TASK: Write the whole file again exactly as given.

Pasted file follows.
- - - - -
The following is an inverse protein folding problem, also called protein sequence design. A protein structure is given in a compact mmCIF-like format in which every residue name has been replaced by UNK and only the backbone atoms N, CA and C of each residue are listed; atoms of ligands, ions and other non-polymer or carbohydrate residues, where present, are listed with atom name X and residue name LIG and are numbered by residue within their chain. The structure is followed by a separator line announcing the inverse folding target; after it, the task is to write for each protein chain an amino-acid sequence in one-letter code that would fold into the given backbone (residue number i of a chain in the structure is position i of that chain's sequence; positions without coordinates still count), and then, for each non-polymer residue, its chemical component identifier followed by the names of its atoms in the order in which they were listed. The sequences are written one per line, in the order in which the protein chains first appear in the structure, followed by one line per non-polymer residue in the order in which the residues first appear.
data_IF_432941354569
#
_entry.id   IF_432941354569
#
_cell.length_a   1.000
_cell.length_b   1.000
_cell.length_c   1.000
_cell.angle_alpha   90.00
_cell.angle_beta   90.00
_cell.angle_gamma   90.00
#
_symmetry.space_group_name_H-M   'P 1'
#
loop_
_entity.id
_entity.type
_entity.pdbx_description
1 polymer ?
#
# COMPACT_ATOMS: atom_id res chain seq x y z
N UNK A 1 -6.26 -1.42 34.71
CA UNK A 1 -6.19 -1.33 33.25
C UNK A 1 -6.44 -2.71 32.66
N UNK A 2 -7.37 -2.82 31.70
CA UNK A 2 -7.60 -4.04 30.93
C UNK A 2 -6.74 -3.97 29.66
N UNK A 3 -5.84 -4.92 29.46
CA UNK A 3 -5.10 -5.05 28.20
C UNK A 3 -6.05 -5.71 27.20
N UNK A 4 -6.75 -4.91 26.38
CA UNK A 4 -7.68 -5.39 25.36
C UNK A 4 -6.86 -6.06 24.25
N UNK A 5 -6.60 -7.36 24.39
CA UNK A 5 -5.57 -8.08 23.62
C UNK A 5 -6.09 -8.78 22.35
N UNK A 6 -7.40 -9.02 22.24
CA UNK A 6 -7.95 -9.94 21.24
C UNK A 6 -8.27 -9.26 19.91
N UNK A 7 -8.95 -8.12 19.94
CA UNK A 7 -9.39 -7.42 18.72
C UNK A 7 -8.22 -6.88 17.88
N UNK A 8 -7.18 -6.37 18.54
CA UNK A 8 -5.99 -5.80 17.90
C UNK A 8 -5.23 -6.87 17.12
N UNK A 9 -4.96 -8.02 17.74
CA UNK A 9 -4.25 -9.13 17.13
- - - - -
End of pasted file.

The following is an inverse protein folding problem, also called protein sequence design. A protein structure is given in a compact mmCIF-like format in which every residue name has been replaced by UNK and only the backbone atoms N, CA and C of each residue are listed; atoms of ligands, ions and other non-polymer or carbohydrate residues, where present, are listed with atom name X and residue name LIG and are numbered by residue within their chain. The structure is followed by a separator line announcing the inverse folding target; after it, the task is to write for each protein chain an amino-acid sequence in one-letter code that would fold into the given backbone (residue number i of a chain in the structure is position i of that chain's sequence; positions without coordinates still count), and then, for each non-polymer residue, its chemical component identifier followed by the names of its atoms in the order in which they were listed. The sequences are written one per line, in the order in which the protein chains first appear in the structure, followed by one line per non-polymer residue in the order in which the residues first appear.
data_IF_432941354569
#
_entry.id   IF_432941354569
#
_cell.length_a   1.000
_cell.length_b   1.000
_cell.length_c   1.000
_cell.angle_alpha   90.00
_cell.angle_beta   90.00
_cell.angle_gamma   90.00
#
_symmetry.space_group_name_H-M   'P 1'
#
loop_
_entity.id
_entity.type
_entity.pdbx_description
1 polymer ?
#
# COMPACT_ATOMS: atom_id res chain seq x y z
N UNK A 1 -6.26 -1.42 34.71
CA UNK A 1 -6.19 -1.33 33.25
C UNK A 1 -6.44 -2.71 32.66
N UNK A 2 -7.37 -2.82 31.70
CA UNK A 2 -7.60 -4.04 30.93
C UNK A 2 -6.74 -3.97 29.66
N UNK A 3 -5.84 -4.92 29.46
CA UNK A 3 -5.10 -5.05 28.20
C UNK A 3 -6.05 -5.71 27.20
N UNK A 4 -6.75 -4.91 26.38
CA UNK A 4 -7.68 -5.39 25.36
C UNK A 4 -6.86 -6.06 24.25
N UNK A 5 -6.60 -7.36 24.39
CA UNK A 5 -5.57 -8.08 23.62
C UNK A 5 -6.09 -8.78 22.35
N UNK A 6 -7.40 -9.02 22.24
CA UNK A 6 -7.95 -9.94 21.24
C UNK A 6 -8.27 -9.26 19.91
N UNK A 7 -8.95 -8.12 19.94
CA UNK A 7 -9.39 -7.42 18.72
C UNK A 7 -8.22 -6.88 17.88
N UNK A 8 -7.18 -6.37 18.54
CA UNK A 8 -5.99 -5.80 17.90
C UNK A 8 -5.23 -6.87 17.12
N UNK A 9 -4.96 -8.02 17.74
CA UNK A 9 -4.25 -9.13 17.13